Putin’s international cultural envoy, Mikhail Shvydkoy, says Poland’s request has no legal grounds
Poland is demanding that Russia return seven paintings that it says were seized from its museums and palaces during the Second World War by Soviet forces and can now be traced to the Pushkin State Museum of Fine Arts in Moscow.
Piotr Glinski, Poland's Minister Culture and National Heritage, announced last week that the state had submitted a formal restitution request to Russian officials. He was speaking at a conference launching a project called “Empty Frames” where, as the name suggests, the state and 12 partnering Polish museums are presenting empty picture frames of lost works alongside labels describing them. These “remind us of works of art and historic buildings looted during the Second World War—both by the Germans and by the Soviets,” according to the ministry’s website.
The works listed by Poland's Ministry of Culture and National Heritage include Adoration of the Child by Lorenzo di Credi (1510-20), “lost from the pre-war collection of the Poznań Society of Friends of Sciences”; and Portrait of the Painter from the circle of Valentin de Boulogne (around 1750-1800), “lost from the pre-war collection of the Silesian Museum of Fine Arts in Wrocław”. The ministry has detailed online database of Poland's "lost works".It has been estimated that over 516,000 works of art from Poland were stolen or damaged during the war, not least due to systematic looting by the Nazis and Soviet Red Army “trophy brigades”. This month marks the anniversary of the Soviet Union’s attack on Poland and Nazi Germany's invasion in September 1939.
Piotr Glinski, Poland's Minister Culture and National Heritage, speaking at the launch of the “Empty Frames” project
Anna Turowska, a spokesperson for the ministry, told The Art Newspaper in an email that the paintings had been tracked down by the ministry’s Department for Restitution of Cultural Goods. “All seven paintings were recognised in the catalogue Italian Paintings of the 14th–18th Centuries by Victoria Markova, from the Pushkin museum," said Turowska. “Browsing through both the catalogues and the digitised collections of museums all over the world is an essential task” of the department, she adds. Markova is the Pushkin museum’s chief specialist on Italian art; the museum did not respond to a request for comment by the time of publication.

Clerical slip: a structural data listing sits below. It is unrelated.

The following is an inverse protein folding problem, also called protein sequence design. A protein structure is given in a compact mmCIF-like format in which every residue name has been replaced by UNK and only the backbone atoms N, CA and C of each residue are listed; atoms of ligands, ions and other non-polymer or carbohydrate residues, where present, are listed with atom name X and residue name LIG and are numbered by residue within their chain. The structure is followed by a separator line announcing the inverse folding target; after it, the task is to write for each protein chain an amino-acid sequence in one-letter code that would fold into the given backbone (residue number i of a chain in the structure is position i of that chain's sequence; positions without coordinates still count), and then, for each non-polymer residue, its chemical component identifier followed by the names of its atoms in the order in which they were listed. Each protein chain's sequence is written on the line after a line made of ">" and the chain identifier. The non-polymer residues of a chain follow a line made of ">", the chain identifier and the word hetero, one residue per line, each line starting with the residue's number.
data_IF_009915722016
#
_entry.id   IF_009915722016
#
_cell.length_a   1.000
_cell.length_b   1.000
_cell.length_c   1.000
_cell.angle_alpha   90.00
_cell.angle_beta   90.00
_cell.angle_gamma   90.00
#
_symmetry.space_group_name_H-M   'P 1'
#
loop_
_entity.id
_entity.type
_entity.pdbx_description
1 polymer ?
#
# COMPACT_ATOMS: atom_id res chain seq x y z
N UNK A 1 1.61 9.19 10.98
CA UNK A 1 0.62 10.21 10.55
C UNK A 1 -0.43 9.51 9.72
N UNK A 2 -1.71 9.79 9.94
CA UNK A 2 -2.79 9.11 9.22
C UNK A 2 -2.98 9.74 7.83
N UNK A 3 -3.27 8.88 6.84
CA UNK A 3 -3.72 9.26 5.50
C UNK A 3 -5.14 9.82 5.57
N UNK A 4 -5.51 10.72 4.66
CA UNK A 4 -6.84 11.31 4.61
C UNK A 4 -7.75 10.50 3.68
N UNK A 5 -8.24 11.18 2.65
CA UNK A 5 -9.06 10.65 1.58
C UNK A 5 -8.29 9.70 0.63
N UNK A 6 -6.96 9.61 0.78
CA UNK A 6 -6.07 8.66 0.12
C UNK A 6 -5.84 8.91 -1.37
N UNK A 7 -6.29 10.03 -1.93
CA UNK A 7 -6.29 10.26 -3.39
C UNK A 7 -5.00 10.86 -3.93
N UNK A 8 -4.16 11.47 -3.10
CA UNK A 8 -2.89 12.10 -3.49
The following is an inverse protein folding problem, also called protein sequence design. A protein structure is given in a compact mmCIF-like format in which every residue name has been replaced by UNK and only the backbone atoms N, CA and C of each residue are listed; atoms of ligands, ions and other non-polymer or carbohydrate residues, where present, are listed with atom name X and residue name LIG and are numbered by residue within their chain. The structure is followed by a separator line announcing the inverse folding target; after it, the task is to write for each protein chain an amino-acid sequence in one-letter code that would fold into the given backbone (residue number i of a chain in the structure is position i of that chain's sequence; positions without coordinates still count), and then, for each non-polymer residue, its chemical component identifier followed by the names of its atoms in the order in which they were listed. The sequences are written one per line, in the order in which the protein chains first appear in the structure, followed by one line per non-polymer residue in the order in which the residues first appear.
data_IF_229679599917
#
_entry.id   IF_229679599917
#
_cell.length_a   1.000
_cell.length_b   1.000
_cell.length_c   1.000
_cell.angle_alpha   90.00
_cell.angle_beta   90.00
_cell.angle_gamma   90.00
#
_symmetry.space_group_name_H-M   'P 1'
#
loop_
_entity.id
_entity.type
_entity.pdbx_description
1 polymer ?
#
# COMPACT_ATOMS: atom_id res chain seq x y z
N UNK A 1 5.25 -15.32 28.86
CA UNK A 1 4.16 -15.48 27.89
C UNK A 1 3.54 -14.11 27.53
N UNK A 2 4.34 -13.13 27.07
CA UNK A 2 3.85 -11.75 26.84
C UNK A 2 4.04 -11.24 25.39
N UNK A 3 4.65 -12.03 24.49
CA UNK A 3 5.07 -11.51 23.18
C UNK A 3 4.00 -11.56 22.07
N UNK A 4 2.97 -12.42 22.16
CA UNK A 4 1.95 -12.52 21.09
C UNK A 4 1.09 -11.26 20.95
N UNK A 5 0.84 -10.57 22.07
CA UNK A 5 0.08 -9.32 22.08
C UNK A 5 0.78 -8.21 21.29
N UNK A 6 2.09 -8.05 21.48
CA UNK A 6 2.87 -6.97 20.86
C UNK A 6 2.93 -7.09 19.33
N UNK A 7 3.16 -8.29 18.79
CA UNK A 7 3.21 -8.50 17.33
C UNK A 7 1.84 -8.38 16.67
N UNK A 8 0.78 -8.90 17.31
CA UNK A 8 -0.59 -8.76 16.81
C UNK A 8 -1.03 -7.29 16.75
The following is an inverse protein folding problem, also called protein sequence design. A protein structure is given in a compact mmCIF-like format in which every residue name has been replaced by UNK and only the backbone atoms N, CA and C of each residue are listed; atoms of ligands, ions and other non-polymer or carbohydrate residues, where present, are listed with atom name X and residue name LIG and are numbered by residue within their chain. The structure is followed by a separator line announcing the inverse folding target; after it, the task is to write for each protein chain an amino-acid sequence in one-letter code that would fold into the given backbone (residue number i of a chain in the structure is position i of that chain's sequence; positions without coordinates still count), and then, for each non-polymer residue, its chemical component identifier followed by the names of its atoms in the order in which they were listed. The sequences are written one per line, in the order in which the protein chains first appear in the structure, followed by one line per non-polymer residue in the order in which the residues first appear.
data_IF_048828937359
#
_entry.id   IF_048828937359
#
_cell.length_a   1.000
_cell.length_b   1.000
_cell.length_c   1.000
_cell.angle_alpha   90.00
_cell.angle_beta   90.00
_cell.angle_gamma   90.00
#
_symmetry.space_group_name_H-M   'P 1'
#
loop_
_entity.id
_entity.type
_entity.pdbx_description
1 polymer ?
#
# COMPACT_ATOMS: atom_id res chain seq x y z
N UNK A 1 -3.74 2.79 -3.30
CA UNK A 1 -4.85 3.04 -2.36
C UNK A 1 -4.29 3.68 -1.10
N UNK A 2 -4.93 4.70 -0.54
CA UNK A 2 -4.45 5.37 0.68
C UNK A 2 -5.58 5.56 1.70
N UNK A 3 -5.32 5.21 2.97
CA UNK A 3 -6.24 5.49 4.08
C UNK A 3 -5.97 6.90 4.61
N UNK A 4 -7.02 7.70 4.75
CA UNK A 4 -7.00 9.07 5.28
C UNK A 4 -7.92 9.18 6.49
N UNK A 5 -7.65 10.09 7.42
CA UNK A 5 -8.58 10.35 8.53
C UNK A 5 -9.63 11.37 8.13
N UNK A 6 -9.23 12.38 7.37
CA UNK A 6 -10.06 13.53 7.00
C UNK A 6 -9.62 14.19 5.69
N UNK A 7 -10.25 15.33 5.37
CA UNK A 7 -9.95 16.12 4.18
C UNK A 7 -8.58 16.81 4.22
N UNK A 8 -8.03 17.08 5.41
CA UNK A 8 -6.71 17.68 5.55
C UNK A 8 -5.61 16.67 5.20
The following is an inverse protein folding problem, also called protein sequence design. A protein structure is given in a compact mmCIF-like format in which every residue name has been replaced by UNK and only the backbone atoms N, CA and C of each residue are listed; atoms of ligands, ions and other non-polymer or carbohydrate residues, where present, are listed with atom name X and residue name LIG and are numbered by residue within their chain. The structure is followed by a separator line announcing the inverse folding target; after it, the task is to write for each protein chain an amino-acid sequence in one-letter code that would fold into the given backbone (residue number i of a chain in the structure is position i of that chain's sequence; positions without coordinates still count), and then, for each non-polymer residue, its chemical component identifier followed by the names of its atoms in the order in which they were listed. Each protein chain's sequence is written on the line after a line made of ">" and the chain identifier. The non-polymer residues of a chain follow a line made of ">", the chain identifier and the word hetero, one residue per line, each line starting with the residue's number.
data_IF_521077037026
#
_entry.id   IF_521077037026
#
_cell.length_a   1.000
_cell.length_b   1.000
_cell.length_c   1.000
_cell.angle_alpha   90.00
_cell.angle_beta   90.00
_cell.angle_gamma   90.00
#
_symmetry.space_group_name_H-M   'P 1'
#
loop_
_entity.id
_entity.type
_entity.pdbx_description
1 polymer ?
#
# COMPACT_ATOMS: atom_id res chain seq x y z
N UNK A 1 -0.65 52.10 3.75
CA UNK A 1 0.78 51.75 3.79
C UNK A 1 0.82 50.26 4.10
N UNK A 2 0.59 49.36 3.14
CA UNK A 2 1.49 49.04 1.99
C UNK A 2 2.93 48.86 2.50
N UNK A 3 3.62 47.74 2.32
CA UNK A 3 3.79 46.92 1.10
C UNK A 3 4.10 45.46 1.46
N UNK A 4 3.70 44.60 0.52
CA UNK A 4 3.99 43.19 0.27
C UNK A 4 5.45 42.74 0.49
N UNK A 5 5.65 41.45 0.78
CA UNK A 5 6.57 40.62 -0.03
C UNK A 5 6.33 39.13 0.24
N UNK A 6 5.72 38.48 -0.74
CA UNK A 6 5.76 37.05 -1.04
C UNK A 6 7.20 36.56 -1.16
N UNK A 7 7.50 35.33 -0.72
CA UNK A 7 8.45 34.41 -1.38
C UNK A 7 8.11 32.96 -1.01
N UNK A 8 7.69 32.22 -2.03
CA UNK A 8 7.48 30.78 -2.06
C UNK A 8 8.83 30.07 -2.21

Putin’s international cultural envoy, Mikhail Shvydkoy, says that there are no legal grounds for Russia to consider Poland’s request. "In the current conditions of unprecedented sanctions against the Russian Federation, the ‘cancellation’ of Russian culture in Europe, I consider the presentation of such claims by European states to be immoral," he told the official Tass news agency.
A Russian culture ministry spokesperson said that the “kinds of valuables” claimed by Poland belong “to a special category, as they were transported to the territory of the Soviet Union as restitution to compensate for the actions of Nazi Germany and its allies during the Great Patriotic War," the Interfax news agency reported.
Glinski says that since 2004 Poland has submitted 20 restitution claims to Russia for thousands of objects, including works by Pieter Bruegel the Elder and Lucas Cranach the Elder, with no result. Many works first seized by German forces were subsequently taken by the Soviet Union, but can be difficult to trace due to “lack of access to Russian museum resources and archival sources, including export lists”, Glinski said at the press conference. The Soviet Union returned over 27,000 objects, books and archives to Poland when it was under Soviet control in 1956, but only one painting after the collapse of the USSR.
Poland will keep pursuing restitution, Glinski says. “Cases of the plunder of cultural goods do not expire—not only in the ethical and moral dimension, but also in the sphere of international law.”